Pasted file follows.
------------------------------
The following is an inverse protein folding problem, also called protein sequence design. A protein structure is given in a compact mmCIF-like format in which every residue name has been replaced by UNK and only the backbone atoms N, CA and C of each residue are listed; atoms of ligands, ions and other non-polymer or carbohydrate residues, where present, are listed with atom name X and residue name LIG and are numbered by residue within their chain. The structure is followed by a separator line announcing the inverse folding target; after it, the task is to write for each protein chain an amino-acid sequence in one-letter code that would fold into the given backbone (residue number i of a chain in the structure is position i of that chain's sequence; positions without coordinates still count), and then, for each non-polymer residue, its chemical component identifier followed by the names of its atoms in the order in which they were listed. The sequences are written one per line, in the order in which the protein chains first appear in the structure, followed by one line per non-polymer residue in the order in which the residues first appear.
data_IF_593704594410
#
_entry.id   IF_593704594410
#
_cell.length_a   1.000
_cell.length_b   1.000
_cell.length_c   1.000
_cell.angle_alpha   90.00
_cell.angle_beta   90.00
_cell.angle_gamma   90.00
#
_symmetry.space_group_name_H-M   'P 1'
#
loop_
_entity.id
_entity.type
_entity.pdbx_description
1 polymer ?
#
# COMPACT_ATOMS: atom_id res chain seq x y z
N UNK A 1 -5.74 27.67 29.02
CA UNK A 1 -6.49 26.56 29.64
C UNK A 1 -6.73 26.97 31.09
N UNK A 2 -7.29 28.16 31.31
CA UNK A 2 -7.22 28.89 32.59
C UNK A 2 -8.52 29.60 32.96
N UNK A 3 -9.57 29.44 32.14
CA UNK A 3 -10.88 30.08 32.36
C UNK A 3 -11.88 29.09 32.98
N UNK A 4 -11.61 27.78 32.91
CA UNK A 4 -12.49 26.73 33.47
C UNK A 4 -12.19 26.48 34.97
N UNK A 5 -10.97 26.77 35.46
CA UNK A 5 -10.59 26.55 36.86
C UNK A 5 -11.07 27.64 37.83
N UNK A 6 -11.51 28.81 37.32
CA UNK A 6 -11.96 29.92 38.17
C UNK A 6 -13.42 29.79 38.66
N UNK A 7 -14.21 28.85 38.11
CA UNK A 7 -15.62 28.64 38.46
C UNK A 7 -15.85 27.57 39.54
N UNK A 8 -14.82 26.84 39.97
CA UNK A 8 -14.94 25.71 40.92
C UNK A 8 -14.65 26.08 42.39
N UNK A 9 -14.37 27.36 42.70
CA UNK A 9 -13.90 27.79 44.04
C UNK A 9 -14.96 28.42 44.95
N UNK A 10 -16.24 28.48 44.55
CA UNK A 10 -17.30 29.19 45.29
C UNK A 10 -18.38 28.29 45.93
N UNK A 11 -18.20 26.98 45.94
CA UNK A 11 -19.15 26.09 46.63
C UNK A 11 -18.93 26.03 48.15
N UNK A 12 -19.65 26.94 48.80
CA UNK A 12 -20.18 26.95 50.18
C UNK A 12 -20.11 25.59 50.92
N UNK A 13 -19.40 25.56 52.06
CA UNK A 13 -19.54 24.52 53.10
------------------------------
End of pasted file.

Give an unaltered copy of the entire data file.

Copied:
The following is an inverse protein folding problem, also called protein sequence design. A protein structure is given in a compact mmCIF-like format in which every residue name has been replaced by UNK and only the backbone atoms N, CA and C of each residue are listed; atoms of ligands, ions and other non-polymer or carbohydrate residues, where present, are listed with atom name X and residue name LIG and are numbered by residue within their chain. The structure is followed by a separator line announcing the inverse folding target; after it, the task is to write for each protein chain an amino-acid sequence in one-letter code that would fold into the given backbone (residue number i of a chain in the structure is position i of that chain's sequence; positions without coordinates still count), and then, for each non-polymer residue, its chemical component identifier followed by the names of its atoms in the order in which they were listed. The sequences are written one per line, in the order in which the protein chains first appear in the structure, followed by one line per non-polymer residue in the order in which the residues first appear.
data_IF_593704594410
#
_entry.id   IF_593704594410
#
_cell.length_a   1.000
_cell.length_b   1.000
_cell.length_c   1.000
_cell.angle_alpha   90.00
_cell.angle_beta   90.00
_cell.angle_gamma   90.00
#
_symmetry.space_group_name_H-M   'P 1'
#
loop_
_entity.id
_entity.type
_entity.pdbx_description
1 polymer ?
#
# COMPACT_ATOMS: atom_id res chain seq x y z
N UNK A 1 -5.74 27.67 29.02
CA UNK A 1 -6.49 26.56 29.64
C UNK A 1 -6.73 26.97 31.09
N UNK A 2 -7.29 28.16 31.31
CA UNK A 2 -7.22 28.89 32.59
C UNK A 2 -8.52 29.60 32.96
N UNK A 3 -9.57 29.44 32.14
CA UNK A 3 -10.88 30.08 32.36
C UNK A 3 -11.88 29.09 32.98
N UNK A 4 -11.61 27.78 32.91
CA UNK A 4 -12.49 26.73 33.47
C UNK A 4 -12.19 26.48 34.97
N UNK A 5 -10.97 26.77 35.46
CA UNK A 5 -10.59 26.55 36.86
C UNK A 5 -11.07 27.64 37.83
N UNK A 6 -11.51 28.81 37.32
CA UNK A 6 -11.96 29.92 38.17
C UNK A 6 -13.42 29.79 38.66
N UNK A 7 -14.21 28.85 38.11
CA UNK A 7 -15.62 28.64 38.46
C UNK A 7 -15.85 27.57 39.54
N UNK A 8 -14.82 26.84 39.97
CA UNK A 8 -14.94 25.71 40.92
C UNK A 8 -14.65 26.08 42.39
N UNK A 9 -14.37 27.36 42.70
CA UNK A 9 -13.90 27.79 44.04
C UNK A 9 -14.96 28.42 44.95
N UNK A 10 -16.24 28.48 44.55
CA UNK A 10 -17.30 29.19 45.29
C UNK A 10 -18.38 28.29 45.93
N UNK A 11 -18.20 26.98 45.94
CA UNK A 11 -19.15 26.09 46.63
C UNK A 11 -18.93 26.03 48.15
N UNK A 12 -19.65 26.94 48.80
CA UNK A 12 -20.18 26.95 50.18
C UNK A 12 -20.11 25.59 50.92
N UNK A 13 -19.40 25.56 52.06
CA UNK A 13 -19.54 24.52 53.10